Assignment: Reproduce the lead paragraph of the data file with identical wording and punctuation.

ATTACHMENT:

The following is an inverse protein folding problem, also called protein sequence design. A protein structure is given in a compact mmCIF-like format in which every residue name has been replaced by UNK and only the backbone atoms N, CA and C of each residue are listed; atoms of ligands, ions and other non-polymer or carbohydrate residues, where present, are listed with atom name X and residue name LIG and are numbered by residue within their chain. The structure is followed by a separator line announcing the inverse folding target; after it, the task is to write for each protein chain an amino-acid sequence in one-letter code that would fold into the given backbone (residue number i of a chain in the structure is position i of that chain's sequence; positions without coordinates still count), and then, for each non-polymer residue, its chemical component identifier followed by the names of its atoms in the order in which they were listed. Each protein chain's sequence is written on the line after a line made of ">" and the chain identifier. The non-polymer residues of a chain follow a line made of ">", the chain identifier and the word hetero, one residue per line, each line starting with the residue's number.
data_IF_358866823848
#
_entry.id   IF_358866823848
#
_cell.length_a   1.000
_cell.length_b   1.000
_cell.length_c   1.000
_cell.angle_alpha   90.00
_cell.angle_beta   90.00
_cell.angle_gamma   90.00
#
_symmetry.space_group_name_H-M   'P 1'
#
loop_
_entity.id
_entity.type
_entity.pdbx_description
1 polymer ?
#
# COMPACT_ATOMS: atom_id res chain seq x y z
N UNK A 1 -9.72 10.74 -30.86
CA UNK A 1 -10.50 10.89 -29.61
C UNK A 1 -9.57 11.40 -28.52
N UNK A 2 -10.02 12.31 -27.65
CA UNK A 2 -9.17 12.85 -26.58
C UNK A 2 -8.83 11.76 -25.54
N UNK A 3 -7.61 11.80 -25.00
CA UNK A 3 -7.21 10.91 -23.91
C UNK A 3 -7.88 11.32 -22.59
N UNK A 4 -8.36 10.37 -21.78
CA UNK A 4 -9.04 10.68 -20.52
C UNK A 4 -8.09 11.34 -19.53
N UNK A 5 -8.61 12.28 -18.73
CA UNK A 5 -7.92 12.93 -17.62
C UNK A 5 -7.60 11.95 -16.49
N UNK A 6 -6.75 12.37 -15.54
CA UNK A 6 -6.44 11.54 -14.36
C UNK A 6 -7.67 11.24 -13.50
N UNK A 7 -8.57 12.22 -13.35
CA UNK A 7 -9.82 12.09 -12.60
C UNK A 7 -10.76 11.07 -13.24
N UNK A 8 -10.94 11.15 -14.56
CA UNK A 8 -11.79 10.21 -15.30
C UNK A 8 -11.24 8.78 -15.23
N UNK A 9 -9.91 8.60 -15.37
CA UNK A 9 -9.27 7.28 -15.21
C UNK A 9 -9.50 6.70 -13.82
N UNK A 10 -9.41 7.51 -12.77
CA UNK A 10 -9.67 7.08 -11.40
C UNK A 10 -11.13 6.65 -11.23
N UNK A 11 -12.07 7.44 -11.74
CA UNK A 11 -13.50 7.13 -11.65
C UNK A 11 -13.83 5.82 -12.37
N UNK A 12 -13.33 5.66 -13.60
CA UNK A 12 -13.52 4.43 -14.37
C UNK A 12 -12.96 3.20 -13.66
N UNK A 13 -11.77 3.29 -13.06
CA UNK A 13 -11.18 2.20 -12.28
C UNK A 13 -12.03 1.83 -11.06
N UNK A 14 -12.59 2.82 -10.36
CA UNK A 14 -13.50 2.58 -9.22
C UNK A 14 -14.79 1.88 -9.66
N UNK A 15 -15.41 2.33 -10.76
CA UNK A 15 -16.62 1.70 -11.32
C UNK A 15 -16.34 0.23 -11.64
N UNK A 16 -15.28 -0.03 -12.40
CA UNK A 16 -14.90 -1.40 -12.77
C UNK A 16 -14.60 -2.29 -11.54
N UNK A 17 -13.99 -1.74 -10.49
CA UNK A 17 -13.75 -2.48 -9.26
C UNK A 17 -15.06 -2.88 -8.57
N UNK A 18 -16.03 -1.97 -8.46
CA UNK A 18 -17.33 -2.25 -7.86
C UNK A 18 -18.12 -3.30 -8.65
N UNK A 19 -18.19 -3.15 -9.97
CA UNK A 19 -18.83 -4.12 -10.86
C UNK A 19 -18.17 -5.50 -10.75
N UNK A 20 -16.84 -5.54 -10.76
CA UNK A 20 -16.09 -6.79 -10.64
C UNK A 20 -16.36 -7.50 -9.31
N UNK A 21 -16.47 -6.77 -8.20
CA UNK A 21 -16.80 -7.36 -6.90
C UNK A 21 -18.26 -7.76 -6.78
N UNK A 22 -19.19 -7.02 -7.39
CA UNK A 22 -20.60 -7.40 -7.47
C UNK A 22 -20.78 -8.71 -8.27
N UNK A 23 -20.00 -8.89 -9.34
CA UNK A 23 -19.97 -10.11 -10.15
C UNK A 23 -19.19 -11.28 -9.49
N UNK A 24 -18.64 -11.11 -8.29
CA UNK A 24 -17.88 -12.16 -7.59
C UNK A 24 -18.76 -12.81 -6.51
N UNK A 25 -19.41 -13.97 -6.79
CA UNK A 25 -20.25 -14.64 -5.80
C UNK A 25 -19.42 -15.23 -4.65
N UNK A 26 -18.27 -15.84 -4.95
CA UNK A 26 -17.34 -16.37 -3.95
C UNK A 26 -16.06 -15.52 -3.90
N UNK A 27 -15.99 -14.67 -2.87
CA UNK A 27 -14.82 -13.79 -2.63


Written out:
The following is an inverse protein folding problem, also called protein sequence design. A protein structure is given in a compact mmCIF-like format in which every residue name has been replaced by UNK and only the backbone atoms N, CA and C of each residue are listed; atoms of ligands, ions and other non-polymer or carbohydrate residues, where present, are listed with atom name X and residue name LIG and are numbered by residue within their chain. The structure is followed by a separator line announcing the inverse folding target; after it, the task is to write for each protein chain an amino-acid sequence in one-letter code that would fold into the given backbone (residue number i of a chain in the structure is position i of that chain's sequence; positions without coordinates still count), and then, for each non-polymer residue, its chemical component identifier followed by the names of its atoms in the order in which they were listed. Each protein chain's sequence is written on the line after a line made of ">" and the chain identifier. The non-polymer residues of a chain follow a line made of ">", the chain identifier and the word hetero, one residue per line, each line starting with the residue's number.